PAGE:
Details Entrance to the Monkey Sanctuary is £8 for adults and £5 for children; a three-night break in a two-bedroom cottage for four costs from £434, a week from £775. Lanhydrock’s Easter egg trail is £2.50pp (normal admission charges apply). Bluebell tours are £15pp, including lunch (nationaltrust.org.uk)

5. Moth and bird walks in Suffolk
Wilderness Reserve consists of a series of self-catering cottages and converted barns on a 4,500-acre estate near the well-heeled resort of Southwold with its pier offering quirky arcade games and excellent food (don’t miss the daily fish specials at the Boardwalk). Moth expert Matthew Deans takes guests on moth walks to spot some of the estate’s 320-odd species (light boxes are placed at night to attract the creatures). Bird walks, beginning at 8am, are also arranged with a guide identifying birdsong. When you’re done with the wildlife, the pretty coastal town of Aldeburgh is close by. Rub shoulders with the local fishermen, who sell their catch on the shingle beach, at the White Hart Inn before popping next door to the excellent family-run Aldeburgh Fish and Chip Shop.
Details Moth walks are £50pp, including a barbecue breakfast, and bird walks are £25pp; a two-night stay at the Barn, which sleeps six in three bedrooms, is from £890 (020 7484 5700,wildernessreserve.com)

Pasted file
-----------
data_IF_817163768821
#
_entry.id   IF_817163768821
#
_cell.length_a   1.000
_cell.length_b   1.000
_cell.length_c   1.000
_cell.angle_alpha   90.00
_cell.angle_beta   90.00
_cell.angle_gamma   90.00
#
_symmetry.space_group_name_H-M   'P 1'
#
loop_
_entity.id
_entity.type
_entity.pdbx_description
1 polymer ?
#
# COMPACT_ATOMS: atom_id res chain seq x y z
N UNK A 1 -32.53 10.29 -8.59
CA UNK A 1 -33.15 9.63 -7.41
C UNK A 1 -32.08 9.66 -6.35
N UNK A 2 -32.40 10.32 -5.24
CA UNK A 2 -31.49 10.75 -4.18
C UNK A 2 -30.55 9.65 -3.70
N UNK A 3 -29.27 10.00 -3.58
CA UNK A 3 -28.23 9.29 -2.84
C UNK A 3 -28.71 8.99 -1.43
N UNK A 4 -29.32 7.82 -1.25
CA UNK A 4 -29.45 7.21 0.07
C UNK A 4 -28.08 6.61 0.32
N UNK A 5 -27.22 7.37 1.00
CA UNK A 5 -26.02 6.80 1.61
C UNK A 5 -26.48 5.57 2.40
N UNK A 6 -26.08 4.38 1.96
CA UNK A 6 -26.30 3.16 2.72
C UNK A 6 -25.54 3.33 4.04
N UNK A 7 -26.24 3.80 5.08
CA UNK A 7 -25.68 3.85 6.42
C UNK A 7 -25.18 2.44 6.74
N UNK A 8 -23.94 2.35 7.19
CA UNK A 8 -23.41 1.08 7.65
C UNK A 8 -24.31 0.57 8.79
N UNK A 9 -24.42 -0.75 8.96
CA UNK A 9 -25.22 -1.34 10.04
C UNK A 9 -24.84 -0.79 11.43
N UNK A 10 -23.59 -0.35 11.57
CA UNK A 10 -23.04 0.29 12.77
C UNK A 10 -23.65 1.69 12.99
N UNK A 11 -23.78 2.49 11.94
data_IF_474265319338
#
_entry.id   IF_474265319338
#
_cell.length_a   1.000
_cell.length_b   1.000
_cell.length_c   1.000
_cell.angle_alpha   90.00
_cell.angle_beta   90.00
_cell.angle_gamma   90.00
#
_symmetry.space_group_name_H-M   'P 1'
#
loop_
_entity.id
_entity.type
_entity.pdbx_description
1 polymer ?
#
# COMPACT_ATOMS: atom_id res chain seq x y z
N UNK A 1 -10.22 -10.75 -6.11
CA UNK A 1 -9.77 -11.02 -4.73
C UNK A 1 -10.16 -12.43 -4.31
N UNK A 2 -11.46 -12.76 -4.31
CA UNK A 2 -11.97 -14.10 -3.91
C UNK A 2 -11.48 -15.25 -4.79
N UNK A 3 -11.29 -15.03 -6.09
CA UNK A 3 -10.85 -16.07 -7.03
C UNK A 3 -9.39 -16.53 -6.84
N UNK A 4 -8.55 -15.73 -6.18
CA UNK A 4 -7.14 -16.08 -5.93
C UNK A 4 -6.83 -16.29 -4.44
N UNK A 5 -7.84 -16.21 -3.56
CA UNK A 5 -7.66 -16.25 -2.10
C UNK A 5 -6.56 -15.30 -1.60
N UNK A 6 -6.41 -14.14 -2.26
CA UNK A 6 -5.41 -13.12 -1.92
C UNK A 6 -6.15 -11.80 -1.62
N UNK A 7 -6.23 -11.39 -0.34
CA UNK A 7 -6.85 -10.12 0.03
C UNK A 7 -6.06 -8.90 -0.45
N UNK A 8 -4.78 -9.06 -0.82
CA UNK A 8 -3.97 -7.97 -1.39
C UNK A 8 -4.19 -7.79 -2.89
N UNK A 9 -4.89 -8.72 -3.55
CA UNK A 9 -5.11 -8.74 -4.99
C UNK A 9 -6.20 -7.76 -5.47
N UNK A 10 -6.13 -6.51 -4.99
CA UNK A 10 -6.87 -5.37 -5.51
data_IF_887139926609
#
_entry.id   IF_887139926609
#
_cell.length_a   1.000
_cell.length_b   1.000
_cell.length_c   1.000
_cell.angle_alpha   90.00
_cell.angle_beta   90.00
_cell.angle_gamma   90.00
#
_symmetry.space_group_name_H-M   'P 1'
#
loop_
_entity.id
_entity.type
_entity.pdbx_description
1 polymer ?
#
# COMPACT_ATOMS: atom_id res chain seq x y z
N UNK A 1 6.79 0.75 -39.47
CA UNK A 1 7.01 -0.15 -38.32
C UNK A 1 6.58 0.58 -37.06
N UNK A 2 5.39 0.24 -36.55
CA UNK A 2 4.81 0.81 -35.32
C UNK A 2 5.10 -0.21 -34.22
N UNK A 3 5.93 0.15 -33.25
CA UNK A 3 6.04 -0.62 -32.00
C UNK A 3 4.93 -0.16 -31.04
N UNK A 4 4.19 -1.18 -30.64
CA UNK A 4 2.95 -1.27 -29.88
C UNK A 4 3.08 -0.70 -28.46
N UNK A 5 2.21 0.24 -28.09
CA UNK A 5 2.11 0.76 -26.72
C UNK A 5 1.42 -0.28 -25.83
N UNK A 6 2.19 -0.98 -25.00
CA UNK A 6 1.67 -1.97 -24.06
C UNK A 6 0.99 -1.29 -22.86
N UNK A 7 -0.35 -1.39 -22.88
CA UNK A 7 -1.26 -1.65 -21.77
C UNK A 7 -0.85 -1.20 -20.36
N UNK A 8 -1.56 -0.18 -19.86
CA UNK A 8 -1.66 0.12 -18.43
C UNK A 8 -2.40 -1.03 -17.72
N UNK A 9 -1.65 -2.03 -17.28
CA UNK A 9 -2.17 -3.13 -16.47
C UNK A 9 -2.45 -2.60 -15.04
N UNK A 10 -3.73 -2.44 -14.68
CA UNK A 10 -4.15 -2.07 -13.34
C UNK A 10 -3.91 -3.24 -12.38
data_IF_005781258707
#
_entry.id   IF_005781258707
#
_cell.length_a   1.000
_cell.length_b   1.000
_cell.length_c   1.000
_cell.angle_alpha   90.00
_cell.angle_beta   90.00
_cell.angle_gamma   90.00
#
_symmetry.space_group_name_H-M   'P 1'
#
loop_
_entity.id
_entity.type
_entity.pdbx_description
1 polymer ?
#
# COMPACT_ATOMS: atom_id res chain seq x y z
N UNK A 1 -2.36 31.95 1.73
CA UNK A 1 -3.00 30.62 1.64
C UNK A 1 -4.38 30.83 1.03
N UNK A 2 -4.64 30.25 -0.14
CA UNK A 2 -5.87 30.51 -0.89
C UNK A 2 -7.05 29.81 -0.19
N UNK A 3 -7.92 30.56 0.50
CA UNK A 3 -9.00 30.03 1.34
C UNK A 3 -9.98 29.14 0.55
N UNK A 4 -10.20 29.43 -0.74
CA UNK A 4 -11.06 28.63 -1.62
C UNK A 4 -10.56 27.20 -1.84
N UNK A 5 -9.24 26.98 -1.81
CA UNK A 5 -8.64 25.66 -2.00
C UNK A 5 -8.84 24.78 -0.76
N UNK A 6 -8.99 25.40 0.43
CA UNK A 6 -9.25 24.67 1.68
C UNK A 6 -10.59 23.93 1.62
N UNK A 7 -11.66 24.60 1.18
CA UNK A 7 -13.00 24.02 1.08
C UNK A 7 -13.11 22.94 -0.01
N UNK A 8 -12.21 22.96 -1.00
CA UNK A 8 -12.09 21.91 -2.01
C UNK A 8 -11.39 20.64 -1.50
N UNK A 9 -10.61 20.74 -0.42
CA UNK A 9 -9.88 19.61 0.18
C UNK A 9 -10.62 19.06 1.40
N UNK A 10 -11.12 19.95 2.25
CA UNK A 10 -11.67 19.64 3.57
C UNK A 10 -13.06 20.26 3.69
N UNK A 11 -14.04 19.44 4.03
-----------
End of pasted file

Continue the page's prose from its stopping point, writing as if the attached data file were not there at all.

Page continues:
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6. Stay on a working farm in south Devon
Pigs, donkeys, llamas, sheep and peacocks are among the animals at Knowle Farm, a working farm with 44 acres near Totnes in south Devon. Guests stay at one of six pretty cottages that are well equipped for young families with cots, high chairs, baby baths and microwave sterilisers. There’s a heated indoor swimming pool that’s shared between the cottages, plus a tennis court. Kids will also enjoy the farm’s walk-in rabbit-petting section. Dartmoor National Park (www.dartmoor-npa.gov.uk) is a half-hour drive and there are excellent beaches, such as Blackpool Sands with its Venus café (blackpoolsands.co.uk) serving local organic produce. Agatha Christie’s former home Greenway (nationaltrust.org.uk), with its gardens overlooking the River Dart, is only a short boat ride from Dartmouth.
Details A three-night self-catering stay in Clematis Cottage, which sleeps two adults and one child, is from £245 (02476 696909,farmstay.co.uk)

7. Red squirrel trail on the Isle of Wight
It’s a good time of year to spot red squirrels — where they still exist — and one of the best places is the Isle of Wight. Cycle the new 23-mile Red Squirrel Trail, which follows route 23 of the National Cycle Network, looping from East Cowes to Sandown and Shanklin (visitisleofwight.co.uk/bicycle-island/red-squirrel-trail). It’s an easy trail that follows disused railway lines in places. Spring is also a great time to see the gardens of Osborne House (english-heritage.co.uk) and to climb Tennyson Down in west Wight. Have lunch at Bluebells Café at Briddlesford Lodge Farm (briddlesfordlodgefarm.com) in Wootton and you can also see their newborn Guernsey calves.
Details A two-night cycle break is from £432 including two days’ cycle hire and a return vehicle ferry crossing with Red Funnel for two adults and two children staying in two rooms at the Appley B&B in Shanklin (redfunnel.co.uk). Osborne House entry is £14.30 per adult, £8.60 per child

8. Daffodils and Beatrix Potter in the Lakes